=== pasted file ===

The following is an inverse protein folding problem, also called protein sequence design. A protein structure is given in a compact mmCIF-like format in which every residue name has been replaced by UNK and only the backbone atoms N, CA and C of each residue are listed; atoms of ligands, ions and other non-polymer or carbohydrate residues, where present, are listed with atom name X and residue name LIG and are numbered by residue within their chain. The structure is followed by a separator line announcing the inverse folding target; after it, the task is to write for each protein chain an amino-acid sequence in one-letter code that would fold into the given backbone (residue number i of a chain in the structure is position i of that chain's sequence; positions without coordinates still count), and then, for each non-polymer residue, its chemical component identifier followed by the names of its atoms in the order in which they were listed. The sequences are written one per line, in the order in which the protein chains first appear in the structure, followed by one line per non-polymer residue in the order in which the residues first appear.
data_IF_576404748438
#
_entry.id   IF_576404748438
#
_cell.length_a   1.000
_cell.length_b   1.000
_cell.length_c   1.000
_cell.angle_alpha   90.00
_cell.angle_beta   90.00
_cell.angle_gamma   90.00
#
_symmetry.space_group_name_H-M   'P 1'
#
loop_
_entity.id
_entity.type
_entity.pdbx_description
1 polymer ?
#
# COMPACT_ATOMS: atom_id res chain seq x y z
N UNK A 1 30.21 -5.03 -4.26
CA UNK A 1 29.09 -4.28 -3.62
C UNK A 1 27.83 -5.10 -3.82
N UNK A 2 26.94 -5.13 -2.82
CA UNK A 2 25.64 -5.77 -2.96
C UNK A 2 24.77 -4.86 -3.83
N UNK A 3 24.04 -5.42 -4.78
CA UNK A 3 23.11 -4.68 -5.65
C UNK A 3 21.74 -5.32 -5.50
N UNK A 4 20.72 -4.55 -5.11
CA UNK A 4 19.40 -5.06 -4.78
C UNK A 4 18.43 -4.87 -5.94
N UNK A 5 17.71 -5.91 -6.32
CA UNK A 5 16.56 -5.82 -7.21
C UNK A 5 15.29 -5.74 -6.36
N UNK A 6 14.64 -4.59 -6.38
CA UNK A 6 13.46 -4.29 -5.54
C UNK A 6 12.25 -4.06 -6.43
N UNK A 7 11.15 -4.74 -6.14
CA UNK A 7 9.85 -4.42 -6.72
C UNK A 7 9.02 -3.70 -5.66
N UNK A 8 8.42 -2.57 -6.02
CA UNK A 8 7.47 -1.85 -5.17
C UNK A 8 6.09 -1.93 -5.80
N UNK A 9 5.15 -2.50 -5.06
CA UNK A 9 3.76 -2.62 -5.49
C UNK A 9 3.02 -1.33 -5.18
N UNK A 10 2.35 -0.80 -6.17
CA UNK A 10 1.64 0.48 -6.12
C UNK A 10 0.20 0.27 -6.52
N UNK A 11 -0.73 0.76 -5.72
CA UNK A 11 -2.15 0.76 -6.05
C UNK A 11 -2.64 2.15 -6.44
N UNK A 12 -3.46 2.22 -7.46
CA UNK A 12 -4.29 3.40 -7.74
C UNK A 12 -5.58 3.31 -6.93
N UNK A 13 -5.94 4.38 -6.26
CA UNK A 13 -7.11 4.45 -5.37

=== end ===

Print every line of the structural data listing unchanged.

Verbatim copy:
The following is an inverse protein folding problem, also called protein sequence design. A protein structure is given in a compact mmCIF-like format in which every residue name has been replaced by UNK and only the backbone atoms N, CA and C of each residue are listed; atoms of ligands, ions and other non-polymer or carbohydrate residues, where present, are listed with atom name X and residue name LIG and are numbered by residue within their chain. The structure is followed by a separator line announcing the inverse folding target; after it, the task is to write for each protein chain an amino-acid sequence in one-letter code that would fold into the given backbone (residue number i of a chain in the structure is position i of that chain's sequence; positions without coordinates still count), and then, for each non-polymer residue, its chemical component identifier followed by the names of its atoms in the order in which they were listed. The sequences are written one per line, in the order in which the protein chains first appear in the structure, followed by one line per non-polymer residue in the order in which the residues first appear.
data_IF_576404748438
#
_entry.id   IF_576404748438
#
_cell.length_a   1.000
_cell.length_b   1.000
_cell.length_c   1.000
_cell.angle_alpha   90.00
_cell.angle_beta   90.00
_cell.angle_gamma   90.00
#
_symmetry.space_group_name_H-M   'P 1'
#
loop_
_entity.id
_entity.type
_entity.pdbx_description
1 polymer ?
#
# COMPACT_ATOMS: atom_id res chain seq x y z
N UNK A 1 30.21 -5.03 -4.26
CA UNK A 1 29.09 -4.28 -3.62
C UNK A 1 27.83 -5.10 -3.82
N UNK A 2 26.94 -5.13 -2.82
CA UNK A 2 25.64 -5.77 -2.96
C UNK A 2 24.77 -4.86 -3.83
N UNK A 3 24.04 -5.42 -4.78
CA UNK A 3 23.11 -4.68 -5.65
C UNK A 3 21.74 -5.32 -5.50
N UNK A 4 20.72 -4.55 -5.11
CA UNK A 4 19.40 -5.06 -4.78
C UNK A 4 18.43 -4.87 -5.94
N UNK A 5 17.71 -5.91 -6.32
CA UNK A 5 16.56 -5.82 -7.21
C UNK A 5 15.29 -5.74 -6.36
N UNK A 6 14.64 -4.59 -6.38
CA UNK A 6 13.46 -4.29 -5.54
C UNK A 6 12.25 -4.06 -6.43
N UNK A 7 11.15 -4.74 -6.14
CA UNK A 7 9.85 -4.42 -6.72
C UNK A 7 9.02 -3.70 -5.66
N UNK A 8 8.42 -2.57 -6.02
CA UNK A 8 7.47 -1.85 -5.17
C UNK A 8 6.09 -1.93 -5.80
N UNK A 9 5.15 -2.50 -5.06
CA UNK A 9 3.76 -2.62 -5.49
C UNK A 9 3.02 -1.33 -5.18
N UNK A 10 2.35 -0.80 -6.17
CA UNK A 10 1.64 0.48 -6.12
C UNK A 10 0.20 0.27 -6.52
N UNK A 11 -0.73 0.76 -5.72
CA UNK A 11 -2.15 0.76 -6.05
C UNK A 11 -2.64 2.15 -6.44
N UNK A 12 -3.46 2.22 -7.46
CA UNK A 12 -4.29 3.40 -7.74
C UNK A 12 -5.58 3.31 -6.93
N UNK A 13 -5.94 4.38 -6.26
CA UNK A 13 -7.11 4.45 -5.37